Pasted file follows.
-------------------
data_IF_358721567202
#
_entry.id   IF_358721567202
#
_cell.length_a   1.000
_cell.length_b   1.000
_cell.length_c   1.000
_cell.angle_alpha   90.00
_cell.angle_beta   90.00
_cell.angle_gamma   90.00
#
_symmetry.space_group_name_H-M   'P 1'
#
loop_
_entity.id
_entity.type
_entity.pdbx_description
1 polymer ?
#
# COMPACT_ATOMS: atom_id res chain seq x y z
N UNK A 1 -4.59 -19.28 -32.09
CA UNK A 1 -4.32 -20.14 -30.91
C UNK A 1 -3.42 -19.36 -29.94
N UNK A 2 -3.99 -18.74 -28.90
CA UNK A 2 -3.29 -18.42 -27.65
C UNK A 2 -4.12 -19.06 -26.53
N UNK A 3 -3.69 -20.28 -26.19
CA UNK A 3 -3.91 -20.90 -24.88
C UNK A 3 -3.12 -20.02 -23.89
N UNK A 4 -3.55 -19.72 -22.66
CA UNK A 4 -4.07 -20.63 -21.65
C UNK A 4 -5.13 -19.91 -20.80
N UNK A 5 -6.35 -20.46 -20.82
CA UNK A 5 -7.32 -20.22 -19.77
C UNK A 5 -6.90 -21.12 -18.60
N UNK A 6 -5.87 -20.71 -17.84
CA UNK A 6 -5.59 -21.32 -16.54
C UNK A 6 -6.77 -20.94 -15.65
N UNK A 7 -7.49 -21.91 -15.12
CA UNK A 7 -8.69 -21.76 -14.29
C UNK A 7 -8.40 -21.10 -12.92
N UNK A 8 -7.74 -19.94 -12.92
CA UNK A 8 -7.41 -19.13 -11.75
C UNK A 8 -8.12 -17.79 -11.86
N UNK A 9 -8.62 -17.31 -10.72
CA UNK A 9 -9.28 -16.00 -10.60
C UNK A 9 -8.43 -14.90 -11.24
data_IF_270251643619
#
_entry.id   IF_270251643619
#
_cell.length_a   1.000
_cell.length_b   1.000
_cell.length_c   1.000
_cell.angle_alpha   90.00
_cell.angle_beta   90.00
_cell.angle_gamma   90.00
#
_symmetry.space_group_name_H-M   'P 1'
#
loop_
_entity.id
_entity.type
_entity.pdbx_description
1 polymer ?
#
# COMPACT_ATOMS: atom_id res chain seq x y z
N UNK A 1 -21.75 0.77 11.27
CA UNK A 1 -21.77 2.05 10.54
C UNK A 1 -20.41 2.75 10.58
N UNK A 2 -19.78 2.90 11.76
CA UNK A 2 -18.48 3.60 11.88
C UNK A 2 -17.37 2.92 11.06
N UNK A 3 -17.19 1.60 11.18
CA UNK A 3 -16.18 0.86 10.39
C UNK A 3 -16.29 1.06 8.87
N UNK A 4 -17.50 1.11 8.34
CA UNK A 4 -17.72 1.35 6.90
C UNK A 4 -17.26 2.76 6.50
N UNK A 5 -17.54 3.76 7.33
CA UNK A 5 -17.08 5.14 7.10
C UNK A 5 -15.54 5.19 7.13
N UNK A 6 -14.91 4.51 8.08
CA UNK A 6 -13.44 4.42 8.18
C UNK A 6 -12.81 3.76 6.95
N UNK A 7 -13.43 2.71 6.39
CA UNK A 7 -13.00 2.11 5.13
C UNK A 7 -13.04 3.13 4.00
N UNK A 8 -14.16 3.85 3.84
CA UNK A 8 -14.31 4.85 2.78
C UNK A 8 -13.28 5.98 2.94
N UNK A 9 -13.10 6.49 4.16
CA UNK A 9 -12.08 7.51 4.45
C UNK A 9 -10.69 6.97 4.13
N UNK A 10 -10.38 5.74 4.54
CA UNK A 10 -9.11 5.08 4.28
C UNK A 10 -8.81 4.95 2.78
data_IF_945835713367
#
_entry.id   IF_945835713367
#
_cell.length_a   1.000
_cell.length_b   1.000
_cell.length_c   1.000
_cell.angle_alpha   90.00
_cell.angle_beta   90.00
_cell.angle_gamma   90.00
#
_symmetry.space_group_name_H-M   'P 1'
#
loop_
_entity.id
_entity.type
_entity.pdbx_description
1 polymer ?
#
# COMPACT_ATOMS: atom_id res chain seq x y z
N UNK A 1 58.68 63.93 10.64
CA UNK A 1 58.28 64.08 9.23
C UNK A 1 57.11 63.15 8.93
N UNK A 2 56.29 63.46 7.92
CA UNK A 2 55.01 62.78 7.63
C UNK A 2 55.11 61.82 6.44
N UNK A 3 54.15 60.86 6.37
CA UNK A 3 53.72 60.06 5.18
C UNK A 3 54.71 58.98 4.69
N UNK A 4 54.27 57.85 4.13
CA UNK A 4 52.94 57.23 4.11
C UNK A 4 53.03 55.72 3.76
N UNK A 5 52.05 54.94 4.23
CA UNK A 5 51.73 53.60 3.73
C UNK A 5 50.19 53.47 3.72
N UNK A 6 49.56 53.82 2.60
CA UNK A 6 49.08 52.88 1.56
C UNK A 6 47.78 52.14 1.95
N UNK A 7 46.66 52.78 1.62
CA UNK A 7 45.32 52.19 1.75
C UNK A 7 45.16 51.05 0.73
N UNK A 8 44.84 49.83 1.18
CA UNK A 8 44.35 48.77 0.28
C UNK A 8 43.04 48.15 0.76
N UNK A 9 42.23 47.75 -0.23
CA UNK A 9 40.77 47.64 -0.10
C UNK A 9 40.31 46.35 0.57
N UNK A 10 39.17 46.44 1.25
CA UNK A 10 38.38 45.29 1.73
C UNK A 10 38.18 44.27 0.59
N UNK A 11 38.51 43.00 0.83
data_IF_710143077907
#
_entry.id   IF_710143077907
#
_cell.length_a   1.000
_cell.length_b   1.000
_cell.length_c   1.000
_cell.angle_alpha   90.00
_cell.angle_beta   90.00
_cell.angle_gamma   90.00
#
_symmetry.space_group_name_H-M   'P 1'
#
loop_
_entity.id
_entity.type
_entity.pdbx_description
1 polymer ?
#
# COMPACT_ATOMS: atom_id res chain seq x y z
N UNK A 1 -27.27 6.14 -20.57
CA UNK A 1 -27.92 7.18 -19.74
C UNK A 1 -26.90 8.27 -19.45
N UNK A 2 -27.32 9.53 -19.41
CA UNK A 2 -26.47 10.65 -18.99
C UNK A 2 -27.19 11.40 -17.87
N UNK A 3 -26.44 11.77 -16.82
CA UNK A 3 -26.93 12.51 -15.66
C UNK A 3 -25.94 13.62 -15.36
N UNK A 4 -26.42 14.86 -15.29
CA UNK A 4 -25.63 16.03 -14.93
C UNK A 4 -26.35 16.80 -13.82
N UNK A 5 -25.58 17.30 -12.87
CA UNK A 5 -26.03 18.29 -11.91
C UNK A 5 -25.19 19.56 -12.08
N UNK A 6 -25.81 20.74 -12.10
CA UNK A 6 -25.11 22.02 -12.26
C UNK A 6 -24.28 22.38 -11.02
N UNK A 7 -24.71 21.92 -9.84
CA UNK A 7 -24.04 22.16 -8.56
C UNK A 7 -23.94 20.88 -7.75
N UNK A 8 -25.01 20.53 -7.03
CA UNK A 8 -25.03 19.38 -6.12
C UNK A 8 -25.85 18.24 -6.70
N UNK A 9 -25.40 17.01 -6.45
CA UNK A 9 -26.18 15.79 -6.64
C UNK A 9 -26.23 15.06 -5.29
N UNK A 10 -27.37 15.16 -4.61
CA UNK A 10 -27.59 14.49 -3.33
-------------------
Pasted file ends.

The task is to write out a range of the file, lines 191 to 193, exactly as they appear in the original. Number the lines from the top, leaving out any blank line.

CA UNK A 8 -25.03 19.38 -6.12
C UNK A 8 -25.85 18.24 -6.70
N UNK A 9 -25.40 17.01 -6.45